Kalo Foundation Set To Acquire Iannelli Studio
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Today is full of good news! After first calling attention to the danger the Iannelli Studios in Park Ridge, IL faced of being lost, PrairieMod received the news today that the Kalo Foundation has made a successful bid to acquire the building and an agreement has been signed! Read the details after the jump... As stated in the Kalo Foundation's press release: Betsy Foxwell, president of the Kalo Foundation of Park Ridge, announced July 13...
Today is full of good news! After first calling attention to the danger the Iannelli Studios in Park Ridge, IL faced of being lost, PrairieMod received the news today that the Kalo Foundation has made a successful bid to acquire the building and an agreement has been signed! Read the details after the jump...As stated in the Kalo Foundation's press release:
Betsy Foxwell, president of the Kalo Foundation of Park Ridge, announced July 13 that Kalo has a signed agreement with the owner’s representatives to purchase the former Alfonso Iannelli Studio at 225 N. Northwest Highway. It served as the home and workplace of the sculptor-designer and many other artists from 1919 until 1966.
Foxwell gave special thanks “to all the people who got behind us with their boot-strap commitment to bettering our extended community. It’s a great example of what America is all about.”
An anonymous donor’s six-month challenge grant was key to the foundation making a successful bid. Fundraising efforts included private contributors locally and across the nation plus local service clubs, the Historical Society and student contests at Field and Roosevelt schools. Now, with a contract in hand, Kalo will send individual Thank You notes to every donor as soon as possible.
Rescuing the property and its historic buildings is of major significance. It is expected to re-energize many facets of Park Ridge. Upon reopening after needed repairs -- and to be named the ‘Iannelli Studios Heritage Center’ -- the facility will be part museum, part tourist & business visitor’s center, part classroom and part working artists’ studio space. Every aspect of the Park Ridge Art Colony, notably including Kalo silversmithing, will be celebrated because the foundation sees that cultural heritage contributing to the community even now as the “shining city on a hill.”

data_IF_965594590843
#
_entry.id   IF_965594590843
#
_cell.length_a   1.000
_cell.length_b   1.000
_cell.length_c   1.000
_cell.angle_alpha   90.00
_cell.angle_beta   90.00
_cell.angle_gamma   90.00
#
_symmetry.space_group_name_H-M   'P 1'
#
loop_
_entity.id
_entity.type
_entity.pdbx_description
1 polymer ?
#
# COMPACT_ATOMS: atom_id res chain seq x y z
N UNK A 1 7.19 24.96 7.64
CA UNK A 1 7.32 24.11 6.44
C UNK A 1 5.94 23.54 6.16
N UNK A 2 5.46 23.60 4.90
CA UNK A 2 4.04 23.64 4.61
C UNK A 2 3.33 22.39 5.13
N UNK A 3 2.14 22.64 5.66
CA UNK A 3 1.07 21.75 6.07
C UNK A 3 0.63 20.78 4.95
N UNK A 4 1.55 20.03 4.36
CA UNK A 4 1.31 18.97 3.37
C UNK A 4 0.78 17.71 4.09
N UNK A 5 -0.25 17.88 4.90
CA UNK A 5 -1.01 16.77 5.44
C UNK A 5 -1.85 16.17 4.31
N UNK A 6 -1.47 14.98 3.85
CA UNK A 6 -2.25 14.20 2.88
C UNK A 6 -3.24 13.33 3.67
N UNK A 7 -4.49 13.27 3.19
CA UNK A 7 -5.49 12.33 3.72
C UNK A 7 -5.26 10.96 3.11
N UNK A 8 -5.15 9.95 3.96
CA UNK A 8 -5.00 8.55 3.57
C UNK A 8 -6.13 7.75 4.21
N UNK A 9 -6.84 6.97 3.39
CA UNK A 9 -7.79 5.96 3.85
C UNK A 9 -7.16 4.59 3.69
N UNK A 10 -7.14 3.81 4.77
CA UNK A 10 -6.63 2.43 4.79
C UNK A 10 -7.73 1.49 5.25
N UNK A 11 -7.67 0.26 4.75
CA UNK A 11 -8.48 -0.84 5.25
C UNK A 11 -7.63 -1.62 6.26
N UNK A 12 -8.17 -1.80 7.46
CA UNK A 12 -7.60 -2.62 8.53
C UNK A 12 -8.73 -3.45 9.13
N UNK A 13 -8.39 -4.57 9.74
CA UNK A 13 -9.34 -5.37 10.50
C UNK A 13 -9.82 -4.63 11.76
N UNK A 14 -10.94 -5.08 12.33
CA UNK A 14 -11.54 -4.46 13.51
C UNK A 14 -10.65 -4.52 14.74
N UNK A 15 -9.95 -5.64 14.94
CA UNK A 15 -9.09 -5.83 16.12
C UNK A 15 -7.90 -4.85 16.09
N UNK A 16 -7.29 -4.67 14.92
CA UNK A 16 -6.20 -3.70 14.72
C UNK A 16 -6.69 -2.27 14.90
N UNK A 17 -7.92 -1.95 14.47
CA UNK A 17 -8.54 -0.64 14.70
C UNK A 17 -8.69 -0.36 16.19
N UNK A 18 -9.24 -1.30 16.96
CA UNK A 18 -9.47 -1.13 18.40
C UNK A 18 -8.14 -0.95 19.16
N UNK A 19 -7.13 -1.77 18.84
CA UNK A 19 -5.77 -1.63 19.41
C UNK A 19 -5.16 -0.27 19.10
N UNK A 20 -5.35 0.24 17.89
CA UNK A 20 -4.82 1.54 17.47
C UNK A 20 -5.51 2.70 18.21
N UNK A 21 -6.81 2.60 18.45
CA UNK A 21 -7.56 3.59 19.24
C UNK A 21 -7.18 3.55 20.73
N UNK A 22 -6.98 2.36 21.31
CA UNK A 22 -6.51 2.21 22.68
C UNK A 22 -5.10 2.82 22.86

Iannelli is best known locally for his interior design of the Pickwick Theatre, the Camp Fire Girls fountain in Hodges Park and the Guard family monument in the Town of Maine Cemetery. He also designed Sunbeam appliances, created the Midway Gardens sprite statues for Frank Lloyd Wright, sculpted the Rock of Gibraltar at Chicago’s Prudential Building, did twelve bronze Zodiac symbols at the Adler Planetarium, and accomplished highly regarded work nationally. He served on Park Ridge’s first city planning commission to help guide appropriate architectural choices as the city grew quickly during the 1920s.
Kalo expects closing the real estate contract at the end of the summer. Additional fundraising is needed immediately to cover the costs of repairs and renovation of the space. Community volunteers skilled in the building trades are being sought. The studio space itself incorporates an old blacksmith shop, believed to date back to the years when Park Ridge was a brick-making center. Recently the property was known as Audrey’s Calico ‘N Old Lace.
Expert historical and architectural preservationists joined the local efforts to save the complex from destruction this past winter when a developer sought “tear-down” rezoning to replace it with multi-family residential zoning. The Iannellli property was included in this year’s ‘Ten Most Endangered Places’ by respected Landmarks Illinois professionals. The last time a Park Ridge building was put on their list, it did not survive a week. Kalo was determined to give the Iannelli buildings a better chance; it is also working to get them named to the National Register.
Improving community awareness of the artists’ on-going importance to Park Ridge has been a hallmark of Kalo’s efforts since it was organized in 2006. For information about the Kalo Foundation and the Save Iannelli Studios efforts, go online at www.kalofoundation.org.
It's a great step towards preserving this important historic site and PrairieMod readers should be proud that they helped in the cause to save the Iannelli Studios. Your help matters! There's still much work to be done--we'll be sure to continue bringing you news of the progress, but please help the Kalo Foundation raise additional funds to bring the Studio back to life.
Image via Jennifer Johnson, Sun-Times Media.